The Link Between Depression, Low Libido & Hormonal Changes
Many of the women that we work with take on the responsibility and the blame for their sexual dysfunction; like most things in their lives. It usually starts with lack of desire and sometimes builds to be complete aversion to sex, maybe inability to find pleasure in sex, maybe even pain. However, they don’t know the fundamentals of how their bodies work and internalize the blame due to societal messaging, lack of adequate sexual education, shame and/or lack of support, not knowing where to turn.
Research shows women with low sexual desire are far more likely to experience depressive disorder or symptoms of depression, than women who do not experience low sexual desire.
One of these symptoms, that we see in our patients all of the time, is anhedonia. Anhedonia is an inability to feel pleasure or a lack of interest in activities you once found pleasurable and that often includes sex too.
She usually doesn’t even notice that she is experiencing this until she is sitting in front of me in my office and I ask, “what do you enjoy doing for yourself?” I am returned with silence, and a blank stare, followed by tears. “I never used. To be like this,” she often replies.
If you are depressed, you have anhedonia and don’t feel pleasure. You have less desire for sex. But the burden this creates for women is so much more than the depression that she feels initially. There are often relationship pressures attached to this lack of joy, making her feel even more depressed because she does not desire sex. With this lack of desire for sex there is often guilt, a drop in intimacy in general and then grief over the woman that she once was.
Hormones can often be linked to depression in woman and because of this association, it generally comes at a time in a woman’s life where she can blame it away, after a baby or in perimenopause. If she is post-partum she finds herself saying, “well its normal post-partum,” or “I am just busy with the baby,” or “it’s just the sleepless nights.” If it is in perimenopause maybe she starts to think “maybe I’m no longer happy in my relationship,” or “there is just so much to do in a day that I am too tired to think of sex,” or “I guess this is just what comes with age.” This leads to one of 2 things: She never seeks help or she is inappropriately assessed and put on an antidepressant which lowers libido further!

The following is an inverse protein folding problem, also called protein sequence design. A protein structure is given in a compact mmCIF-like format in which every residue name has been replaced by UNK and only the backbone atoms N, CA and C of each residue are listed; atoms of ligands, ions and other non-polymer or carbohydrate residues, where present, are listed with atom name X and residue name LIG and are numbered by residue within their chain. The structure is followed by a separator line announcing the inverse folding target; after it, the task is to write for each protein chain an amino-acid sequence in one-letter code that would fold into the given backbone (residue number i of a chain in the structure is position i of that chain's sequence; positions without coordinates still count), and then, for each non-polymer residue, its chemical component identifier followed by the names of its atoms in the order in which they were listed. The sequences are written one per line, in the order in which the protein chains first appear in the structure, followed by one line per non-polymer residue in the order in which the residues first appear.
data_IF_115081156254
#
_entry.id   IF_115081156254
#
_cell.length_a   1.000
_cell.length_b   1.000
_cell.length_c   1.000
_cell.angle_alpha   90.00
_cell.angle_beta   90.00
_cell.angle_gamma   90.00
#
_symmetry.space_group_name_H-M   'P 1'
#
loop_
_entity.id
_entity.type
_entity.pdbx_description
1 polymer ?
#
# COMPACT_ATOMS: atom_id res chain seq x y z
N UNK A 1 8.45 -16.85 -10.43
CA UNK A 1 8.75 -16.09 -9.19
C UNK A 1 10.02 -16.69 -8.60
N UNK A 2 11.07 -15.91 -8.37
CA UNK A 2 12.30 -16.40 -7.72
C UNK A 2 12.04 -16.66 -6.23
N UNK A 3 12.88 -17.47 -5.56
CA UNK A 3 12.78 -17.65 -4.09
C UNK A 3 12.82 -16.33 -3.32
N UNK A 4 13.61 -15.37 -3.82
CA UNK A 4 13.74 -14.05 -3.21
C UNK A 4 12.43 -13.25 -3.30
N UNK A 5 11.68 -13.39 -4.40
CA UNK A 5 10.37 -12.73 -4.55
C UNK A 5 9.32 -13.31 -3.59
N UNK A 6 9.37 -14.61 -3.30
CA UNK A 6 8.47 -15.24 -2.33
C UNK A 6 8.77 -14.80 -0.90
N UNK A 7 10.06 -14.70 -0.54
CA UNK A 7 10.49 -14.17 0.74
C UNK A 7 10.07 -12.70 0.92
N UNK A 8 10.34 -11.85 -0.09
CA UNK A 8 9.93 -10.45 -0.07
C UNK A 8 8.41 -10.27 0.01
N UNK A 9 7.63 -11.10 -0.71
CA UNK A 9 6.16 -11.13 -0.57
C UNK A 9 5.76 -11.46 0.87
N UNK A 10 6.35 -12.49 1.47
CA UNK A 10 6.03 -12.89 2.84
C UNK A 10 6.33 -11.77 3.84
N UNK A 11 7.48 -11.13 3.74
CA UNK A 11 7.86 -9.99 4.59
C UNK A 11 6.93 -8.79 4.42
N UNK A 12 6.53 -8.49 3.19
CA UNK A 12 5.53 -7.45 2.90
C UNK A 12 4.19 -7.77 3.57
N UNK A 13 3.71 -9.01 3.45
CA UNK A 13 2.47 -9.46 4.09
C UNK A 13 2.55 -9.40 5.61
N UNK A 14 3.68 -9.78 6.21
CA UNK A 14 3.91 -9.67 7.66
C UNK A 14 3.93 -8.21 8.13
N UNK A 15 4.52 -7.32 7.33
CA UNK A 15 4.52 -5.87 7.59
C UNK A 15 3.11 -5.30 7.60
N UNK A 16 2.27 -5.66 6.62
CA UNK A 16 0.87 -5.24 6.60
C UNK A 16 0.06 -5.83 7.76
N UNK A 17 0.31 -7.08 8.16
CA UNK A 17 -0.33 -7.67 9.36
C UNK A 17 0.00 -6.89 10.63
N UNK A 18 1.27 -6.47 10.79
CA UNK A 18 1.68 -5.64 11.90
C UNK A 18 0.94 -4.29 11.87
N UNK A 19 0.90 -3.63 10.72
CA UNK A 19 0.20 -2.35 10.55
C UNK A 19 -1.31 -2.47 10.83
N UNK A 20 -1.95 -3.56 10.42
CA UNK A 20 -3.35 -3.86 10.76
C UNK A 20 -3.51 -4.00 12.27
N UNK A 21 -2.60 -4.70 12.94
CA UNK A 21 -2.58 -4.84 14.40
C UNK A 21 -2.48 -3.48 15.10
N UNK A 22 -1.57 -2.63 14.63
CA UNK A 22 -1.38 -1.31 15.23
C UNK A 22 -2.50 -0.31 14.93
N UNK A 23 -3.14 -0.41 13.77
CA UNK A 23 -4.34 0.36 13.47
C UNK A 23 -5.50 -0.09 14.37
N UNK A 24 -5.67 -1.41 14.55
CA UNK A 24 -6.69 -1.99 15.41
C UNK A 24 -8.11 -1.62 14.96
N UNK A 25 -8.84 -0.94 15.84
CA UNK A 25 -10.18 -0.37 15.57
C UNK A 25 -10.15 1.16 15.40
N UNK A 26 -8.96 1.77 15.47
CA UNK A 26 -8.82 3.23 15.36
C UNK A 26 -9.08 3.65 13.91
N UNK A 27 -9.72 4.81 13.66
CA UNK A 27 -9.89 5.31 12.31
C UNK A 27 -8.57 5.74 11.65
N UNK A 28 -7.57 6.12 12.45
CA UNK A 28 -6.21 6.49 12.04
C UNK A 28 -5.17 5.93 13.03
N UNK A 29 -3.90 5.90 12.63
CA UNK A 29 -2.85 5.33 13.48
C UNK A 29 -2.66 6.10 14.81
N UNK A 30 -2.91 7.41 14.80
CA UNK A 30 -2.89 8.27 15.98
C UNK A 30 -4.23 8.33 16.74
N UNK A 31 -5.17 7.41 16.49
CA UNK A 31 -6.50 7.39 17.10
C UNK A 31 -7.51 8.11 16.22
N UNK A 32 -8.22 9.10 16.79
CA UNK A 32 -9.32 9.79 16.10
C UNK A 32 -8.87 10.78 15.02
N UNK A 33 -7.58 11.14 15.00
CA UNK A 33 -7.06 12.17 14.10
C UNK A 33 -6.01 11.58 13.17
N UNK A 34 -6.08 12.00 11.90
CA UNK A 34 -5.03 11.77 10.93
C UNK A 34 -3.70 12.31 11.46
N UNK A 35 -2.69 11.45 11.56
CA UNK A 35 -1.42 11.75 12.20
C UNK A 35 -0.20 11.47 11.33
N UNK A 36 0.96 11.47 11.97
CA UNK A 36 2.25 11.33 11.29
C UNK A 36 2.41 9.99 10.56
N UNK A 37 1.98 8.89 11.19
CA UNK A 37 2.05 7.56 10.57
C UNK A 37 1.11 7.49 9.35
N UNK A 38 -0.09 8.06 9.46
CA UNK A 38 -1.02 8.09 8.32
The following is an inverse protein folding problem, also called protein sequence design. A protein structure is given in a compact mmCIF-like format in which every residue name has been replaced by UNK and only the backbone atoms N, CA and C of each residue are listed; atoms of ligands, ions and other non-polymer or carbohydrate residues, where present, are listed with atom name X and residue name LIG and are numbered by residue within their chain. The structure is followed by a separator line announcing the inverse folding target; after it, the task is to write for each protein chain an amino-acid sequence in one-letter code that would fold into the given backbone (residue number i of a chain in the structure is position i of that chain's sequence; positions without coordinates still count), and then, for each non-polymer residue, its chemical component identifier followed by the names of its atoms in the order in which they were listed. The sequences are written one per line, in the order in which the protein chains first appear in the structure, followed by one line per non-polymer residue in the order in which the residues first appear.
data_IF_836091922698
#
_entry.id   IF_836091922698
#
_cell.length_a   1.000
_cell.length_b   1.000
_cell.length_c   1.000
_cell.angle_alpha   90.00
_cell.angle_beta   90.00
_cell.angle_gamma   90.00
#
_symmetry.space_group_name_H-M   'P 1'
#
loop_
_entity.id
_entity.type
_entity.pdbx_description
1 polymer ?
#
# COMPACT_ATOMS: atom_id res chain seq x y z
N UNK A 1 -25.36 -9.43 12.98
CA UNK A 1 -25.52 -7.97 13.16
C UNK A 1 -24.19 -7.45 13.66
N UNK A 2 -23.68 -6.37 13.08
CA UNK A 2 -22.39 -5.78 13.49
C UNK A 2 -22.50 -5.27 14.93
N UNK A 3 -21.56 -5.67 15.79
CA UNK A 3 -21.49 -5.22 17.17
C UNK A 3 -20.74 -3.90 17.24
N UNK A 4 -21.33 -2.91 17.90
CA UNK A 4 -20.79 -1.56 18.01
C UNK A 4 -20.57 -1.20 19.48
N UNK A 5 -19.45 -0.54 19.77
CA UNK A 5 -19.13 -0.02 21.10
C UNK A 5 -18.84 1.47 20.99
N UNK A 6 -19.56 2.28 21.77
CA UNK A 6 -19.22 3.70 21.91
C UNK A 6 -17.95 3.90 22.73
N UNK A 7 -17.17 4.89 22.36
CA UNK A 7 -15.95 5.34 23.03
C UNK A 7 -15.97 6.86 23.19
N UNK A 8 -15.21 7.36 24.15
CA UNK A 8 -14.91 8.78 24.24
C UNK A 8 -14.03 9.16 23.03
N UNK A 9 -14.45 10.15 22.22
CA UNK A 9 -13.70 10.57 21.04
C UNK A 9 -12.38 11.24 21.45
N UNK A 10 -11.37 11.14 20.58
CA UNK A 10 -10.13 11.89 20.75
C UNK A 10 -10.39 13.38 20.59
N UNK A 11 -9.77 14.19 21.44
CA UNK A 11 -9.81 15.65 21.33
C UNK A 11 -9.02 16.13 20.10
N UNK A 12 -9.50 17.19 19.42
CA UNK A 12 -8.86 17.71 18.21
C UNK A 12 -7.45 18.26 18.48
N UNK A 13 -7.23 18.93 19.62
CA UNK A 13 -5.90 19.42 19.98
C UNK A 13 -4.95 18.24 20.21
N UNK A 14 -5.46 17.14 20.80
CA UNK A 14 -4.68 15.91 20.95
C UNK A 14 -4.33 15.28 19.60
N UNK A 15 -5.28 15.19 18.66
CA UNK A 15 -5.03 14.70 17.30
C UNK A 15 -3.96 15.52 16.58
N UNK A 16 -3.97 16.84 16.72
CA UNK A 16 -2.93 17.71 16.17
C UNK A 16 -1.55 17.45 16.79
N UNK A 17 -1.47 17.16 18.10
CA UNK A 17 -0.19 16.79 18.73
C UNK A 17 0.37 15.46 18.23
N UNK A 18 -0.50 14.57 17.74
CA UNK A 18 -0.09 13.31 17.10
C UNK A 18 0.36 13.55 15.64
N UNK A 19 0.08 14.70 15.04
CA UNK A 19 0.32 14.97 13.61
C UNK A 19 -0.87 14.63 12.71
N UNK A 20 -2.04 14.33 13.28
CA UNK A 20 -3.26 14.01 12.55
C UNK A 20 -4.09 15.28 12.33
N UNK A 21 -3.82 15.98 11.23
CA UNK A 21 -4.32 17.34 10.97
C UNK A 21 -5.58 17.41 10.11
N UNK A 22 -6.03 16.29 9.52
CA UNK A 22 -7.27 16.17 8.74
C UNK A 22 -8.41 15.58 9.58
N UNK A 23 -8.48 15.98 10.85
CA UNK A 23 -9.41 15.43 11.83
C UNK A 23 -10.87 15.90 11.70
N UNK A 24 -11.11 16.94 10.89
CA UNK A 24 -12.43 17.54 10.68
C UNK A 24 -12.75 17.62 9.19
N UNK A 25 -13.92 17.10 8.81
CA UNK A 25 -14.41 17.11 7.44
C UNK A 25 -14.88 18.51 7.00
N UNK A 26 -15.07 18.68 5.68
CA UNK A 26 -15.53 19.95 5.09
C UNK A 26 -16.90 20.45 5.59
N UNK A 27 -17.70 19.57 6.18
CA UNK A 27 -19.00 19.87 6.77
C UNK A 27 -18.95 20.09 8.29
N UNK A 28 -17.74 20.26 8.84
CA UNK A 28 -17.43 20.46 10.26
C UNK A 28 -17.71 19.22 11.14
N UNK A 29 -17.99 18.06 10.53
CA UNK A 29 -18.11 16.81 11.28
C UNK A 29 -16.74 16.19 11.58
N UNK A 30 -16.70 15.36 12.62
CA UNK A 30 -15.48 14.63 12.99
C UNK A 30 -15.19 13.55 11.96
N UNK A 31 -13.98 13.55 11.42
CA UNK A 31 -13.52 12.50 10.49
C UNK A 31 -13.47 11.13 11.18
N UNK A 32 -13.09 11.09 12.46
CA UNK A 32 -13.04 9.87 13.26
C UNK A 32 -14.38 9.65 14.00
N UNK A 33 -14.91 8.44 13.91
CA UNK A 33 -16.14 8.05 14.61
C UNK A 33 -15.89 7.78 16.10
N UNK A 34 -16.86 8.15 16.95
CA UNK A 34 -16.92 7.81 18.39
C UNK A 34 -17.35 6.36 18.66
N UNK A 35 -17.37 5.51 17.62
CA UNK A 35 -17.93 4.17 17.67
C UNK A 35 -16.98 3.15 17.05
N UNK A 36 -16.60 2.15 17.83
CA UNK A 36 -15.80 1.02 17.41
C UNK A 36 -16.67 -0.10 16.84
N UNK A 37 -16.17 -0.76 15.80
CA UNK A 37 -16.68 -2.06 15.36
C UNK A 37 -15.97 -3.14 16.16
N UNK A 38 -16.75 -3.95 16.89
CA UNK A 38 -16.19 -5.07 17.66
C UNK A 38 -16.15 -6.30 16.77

The WHO states that gender stereotypes regarding emotional problems in women reinforces social stigma creating a barrier to accurate identification and treatment of psychological disorders. Women are 2 times more likely to be diagnosed with depression compared to men.
So, what is missing here from a health standpoint? What could be at the root of this downward libido spiral?
The emotional labour of a woman is REAL. Stress can cause physical and mental symptoms; exhausted, empty, burned out, and unable to cope. Chronic stress causes a steady state of cortisol (the body’s stress hormone) release. Chronic cortisol release affects hormones, mood, weight gain, and mental function! It can affect the production of our other hormones as well (see below for information about low estrogen.) The result is a woman who feels irritable or angry, sad, fatigued, lacking motivation, anxious and does not even think about intimacy.
#2 Thyroid disorders
Thyroid underactivity is 4 times higher in women than men. It is also one of the most underdiagnosed conditions in the world. It is estimated that 50-60% of people affected by thyroid disease in North America are not aware of their condition. This doesn’t account for the many women who have thyroid levels that are just within the reference range and are refused treatment despite all of the symptoms. Under-functioning thyroid comes with fatigue, depression, sleep disturbance, anxiety and brain fog. These women know that something is wrong, but are often diagnosed with depression without relief of symptoms. This often furthers her depression and anhedonia.
#3 Low estrogen
As estrogen waxes and wanes in perimenopause (anywhere between ages 40 and 54) women can feel less and less like themselves. In these years, women can experience new onset depression and anxiety. She can also have vaginal dryness and irritation, weight gain, sleep disturbance, joint pain and fatigue among some symptoms. The problem is that these women are not yet “in menopause” and are therefore not offered the treatment that will benefit them the most (estrogen). These women don’t feel like themselves, feel like something is wrong with them, are told they are depressed and told that their lack of sexual desire is just “something that happens.”
You DON’T have to feel this way. You don’t have to resign yourself to a life without pleasure, without intimacy, without sex. You can learn more about how your body works and you can take control of your pleasure and your sex life again.
At Health Over All, we use a health framework that assesses a woman completely and treats her mentally, emotionally and spiritually. This framework is explained in the book “The Pink Canary” written by our own Dr. Jordin Wiggins. You can pick up this book from our office directly or order it online. If you want more information this is the best place to start!
If you are the woman in this article, I know that we can help you. Book your free Alignment Call HERE to find out how you can work with us.
Dr. Lisa Maddalena, ND